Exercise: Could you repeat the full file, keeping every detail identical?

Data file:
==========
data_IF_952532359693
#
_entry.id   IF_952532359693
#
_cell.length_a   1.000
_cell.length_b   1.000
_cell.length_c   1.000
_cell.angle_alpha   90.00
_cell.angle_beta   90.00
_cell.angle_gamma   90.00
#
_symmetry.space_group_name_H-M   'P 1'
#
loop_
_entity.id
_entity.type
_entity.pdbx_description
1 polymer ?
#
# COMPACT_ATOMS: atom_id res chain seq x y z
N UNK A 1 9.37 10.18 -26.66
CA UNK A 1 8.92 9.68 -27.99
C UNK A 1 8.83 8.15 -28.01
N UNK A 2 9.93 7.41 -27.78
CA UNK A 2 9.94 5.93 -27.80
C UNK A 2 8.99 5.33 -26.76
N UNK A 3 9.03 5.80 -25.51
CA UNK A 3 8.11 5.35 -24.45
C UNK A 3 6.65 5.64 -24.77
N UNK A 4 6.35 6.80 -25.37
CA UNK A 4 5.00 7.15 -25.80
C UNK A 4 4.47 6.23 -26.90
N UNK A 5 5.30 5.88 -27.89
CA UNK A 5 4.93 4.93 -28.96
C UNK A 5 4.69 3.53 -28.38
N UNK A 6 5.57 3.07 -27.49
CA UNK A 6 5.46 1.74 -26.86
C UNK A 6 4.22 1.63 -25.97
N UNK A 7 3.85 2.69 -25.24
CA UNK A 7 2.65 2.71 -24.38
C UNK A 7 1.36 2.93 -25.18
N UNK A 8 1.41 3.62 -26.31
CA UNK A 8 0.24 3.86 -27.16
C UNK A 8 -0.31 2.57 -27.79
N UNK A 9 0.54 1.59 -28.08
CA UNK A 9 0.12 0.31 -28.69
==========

data_IF_952532359693
#
_entry.id   IF_952532359693
#
_cell.length_a   1.000
_cell.length_b   1.000
_cell.length_c   1.000
_cell.angle_alpha   90.00
_cell.angle_beta   90.00
_cell.angle_gamma   90.00
#
_symmetry.space_group_name_H-M   'P 1'
#
loop_
_entity.id
_entity.type
_entity.pdbx_description
1 polymer ?
#
# COMPACT_ATOMS: atom_id res chain seq x y z
N UNK A 1 9.37 10.18 -26.66
CA UNK A 1 8.92 9.68 -27.99
C UNK A 1 8.83 8.15 -28.01
N UNK A 2 9.93 7.41 -27.78
CA UNK A 2 9.94 5.93 -27.80
C UNK A 2 8.99 5.33 -26.76
N UNK A 3 9.03 5.80 -25.51
CA UNK A 3 8.11 5.35 -24.45
C UNK A 3 6.65 5.64 -24.77
N UNK A 4 6.35 6.80 -25.37
CA UNK A 4 5.00 7.15 -25.80
C UNK A 4 4.47 6.23 -26.90
N UNK A 5 5.30 5.88 -27.89
CA UNK A 5 4.93 4.93 -28.96
C UNK A 5 4.69 3.53 -28.38
N UNK A 6 5.57 3.07 -27.49
CA UNK A 6 5.46 1.74 -26.86
C UNK A 6 4.22 1.63 -25.97
N UNK A 7 3.85 2.69 -25.24
CA UNK A 7 2.65 2.71 -24.38
C UNK A 7 1.36 2.93 -25.18
N UNK A 8 1.41 3.62 -26.31
CA UNK A 8 0.24 3.86 -27.16
C UNK A 8 -0.31 2.57 -27.79
N UNK A 9 0.54 1.59 -28.08
CA UNK A 9 0.12 0.31 -28.69